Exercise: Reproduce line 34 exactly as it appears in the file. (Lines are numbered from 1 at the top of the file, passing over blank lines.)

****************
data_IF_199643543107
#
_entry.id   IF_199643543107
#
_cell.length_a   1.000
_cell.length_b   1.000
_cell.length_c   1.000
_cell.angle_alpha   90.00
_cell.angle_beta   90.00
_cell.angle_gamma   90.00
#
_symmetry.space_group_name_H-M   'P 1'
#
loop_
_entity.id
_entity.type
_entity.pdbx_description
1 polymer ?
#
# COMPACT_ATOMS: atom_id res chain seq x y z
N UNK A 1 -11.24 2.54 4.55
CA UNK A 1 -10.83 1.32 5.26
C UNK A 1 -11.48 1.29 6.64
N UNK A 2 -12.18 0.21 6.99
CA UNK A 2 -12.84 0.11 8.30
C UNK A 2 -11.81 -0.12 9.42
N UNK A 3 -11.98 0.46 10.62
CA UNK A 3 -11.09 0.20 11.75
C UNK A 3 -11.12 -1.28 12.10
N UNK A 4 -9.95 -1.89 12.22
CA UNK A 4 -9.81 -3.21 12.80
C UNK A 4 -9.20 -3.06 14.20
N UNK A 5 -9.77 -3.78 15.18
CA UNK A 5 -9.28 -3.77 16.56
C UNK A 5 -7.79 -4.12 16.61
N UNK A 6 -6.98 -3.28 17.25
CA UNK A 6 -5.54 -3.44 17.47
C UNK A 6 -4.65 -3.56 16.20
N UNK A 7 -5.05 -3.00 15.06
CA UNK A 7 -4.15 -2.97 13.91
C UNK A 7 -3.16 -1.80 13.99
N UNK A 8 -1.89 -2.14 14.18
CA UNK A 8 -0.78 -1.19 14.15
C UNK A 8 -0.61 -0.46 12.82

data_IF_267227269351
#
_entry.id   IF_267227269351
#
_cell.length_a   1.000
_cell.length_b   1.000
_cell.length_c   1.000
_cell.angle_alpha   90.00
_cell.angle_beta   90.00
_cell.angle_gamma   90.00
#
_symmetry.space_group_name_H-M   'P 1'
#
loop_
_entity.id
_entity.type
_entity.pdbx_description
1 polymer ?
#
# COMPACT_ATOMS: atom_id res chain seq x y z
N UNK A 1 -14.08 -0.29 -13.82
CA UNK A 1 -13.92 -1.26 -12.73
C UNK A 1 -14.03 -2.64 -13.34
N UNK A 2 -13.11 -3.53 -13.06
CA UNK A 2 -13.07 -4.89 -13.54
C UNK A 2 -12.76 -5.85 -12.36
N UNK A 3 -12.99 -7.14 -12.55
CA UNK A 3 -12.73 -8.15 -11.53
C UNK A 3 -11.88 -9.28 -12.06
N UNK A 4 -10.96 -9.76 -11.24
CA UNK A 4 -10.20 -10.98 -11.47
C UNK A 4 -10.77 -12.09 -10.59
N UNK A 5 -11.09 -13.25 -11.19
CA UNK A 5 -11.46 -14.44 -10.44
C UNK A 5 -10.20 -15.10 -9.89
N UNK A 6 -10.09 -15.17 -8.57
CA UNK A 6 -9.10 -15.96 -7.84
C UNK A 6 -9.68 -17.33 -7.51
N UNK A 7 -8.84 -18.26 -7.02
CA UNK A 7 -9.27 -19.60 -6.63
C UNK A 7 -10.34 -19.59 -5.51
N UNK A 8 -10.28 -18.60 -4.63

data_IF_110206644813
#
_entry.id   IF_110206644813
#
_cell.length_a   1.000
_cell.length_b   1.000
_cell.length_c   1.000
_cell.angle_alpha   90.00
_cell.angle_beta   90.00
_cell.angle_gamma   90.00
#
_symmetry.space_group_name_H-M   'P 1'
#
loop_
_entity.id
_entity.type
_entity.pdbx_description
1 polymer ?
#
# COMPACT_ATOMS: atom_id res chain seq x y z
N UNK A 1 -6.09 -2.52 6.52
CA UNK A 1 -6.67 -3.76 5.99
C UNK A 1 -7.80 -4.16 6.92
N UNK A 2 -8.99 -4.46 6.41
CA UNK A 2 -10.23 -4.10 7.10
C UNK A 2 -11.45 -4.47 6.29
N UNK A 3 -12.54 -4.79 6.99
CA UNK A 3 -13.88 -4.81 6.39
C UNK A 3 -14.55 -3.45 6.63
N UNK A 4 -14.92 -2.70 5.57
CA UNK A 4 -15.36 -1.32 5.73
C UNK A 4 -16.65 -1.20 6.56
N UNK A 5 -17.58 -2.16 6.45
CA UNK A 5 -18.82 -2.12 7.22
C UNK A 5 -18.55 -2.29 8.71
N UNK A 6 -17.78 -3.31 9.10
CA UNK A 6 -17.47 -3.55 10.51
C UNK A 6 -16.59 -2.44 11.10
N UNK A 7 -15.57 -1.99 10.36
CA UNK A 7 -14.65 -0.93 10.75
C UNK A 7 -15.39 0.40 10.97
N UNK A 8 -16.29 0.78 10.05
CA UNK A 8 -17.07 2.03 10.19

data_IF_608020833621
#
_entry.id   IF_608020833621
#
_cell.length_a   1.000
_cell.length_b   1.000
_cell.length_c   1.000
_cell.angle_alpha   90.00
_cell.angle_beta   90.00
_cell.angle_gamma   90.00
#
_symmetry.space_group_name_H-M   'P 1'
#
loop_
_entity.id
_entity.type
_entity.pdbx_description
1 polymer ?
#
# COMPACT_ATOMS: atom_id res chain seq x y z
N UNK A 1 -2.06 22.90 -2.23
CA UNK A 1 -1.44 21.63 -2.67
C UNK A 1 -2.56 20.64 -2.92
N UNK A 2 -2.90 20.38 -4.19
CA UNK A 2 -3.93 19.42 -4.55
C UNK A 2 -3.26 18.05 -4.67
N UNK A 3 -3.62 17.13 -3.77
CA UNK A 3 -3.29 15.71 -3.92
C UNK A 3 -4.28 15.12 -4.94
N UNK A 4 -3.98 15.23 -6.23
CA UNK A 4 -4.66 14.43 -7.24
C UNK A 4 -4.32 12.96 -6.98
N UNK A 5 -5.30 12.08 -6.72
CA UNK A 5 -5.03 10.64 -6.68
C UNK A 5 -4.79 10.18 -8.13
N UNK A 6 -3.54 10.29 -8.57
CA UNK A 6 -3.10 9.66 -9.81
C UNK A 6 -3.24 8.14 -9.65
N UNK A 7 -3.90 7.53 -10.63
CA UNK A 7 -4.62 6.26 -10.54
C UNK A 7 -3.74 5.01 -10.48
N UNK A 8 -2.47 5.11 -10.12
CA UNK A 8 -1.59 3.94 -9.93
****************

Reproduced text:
CA UNK A 5 -9.28 -3.77 16.56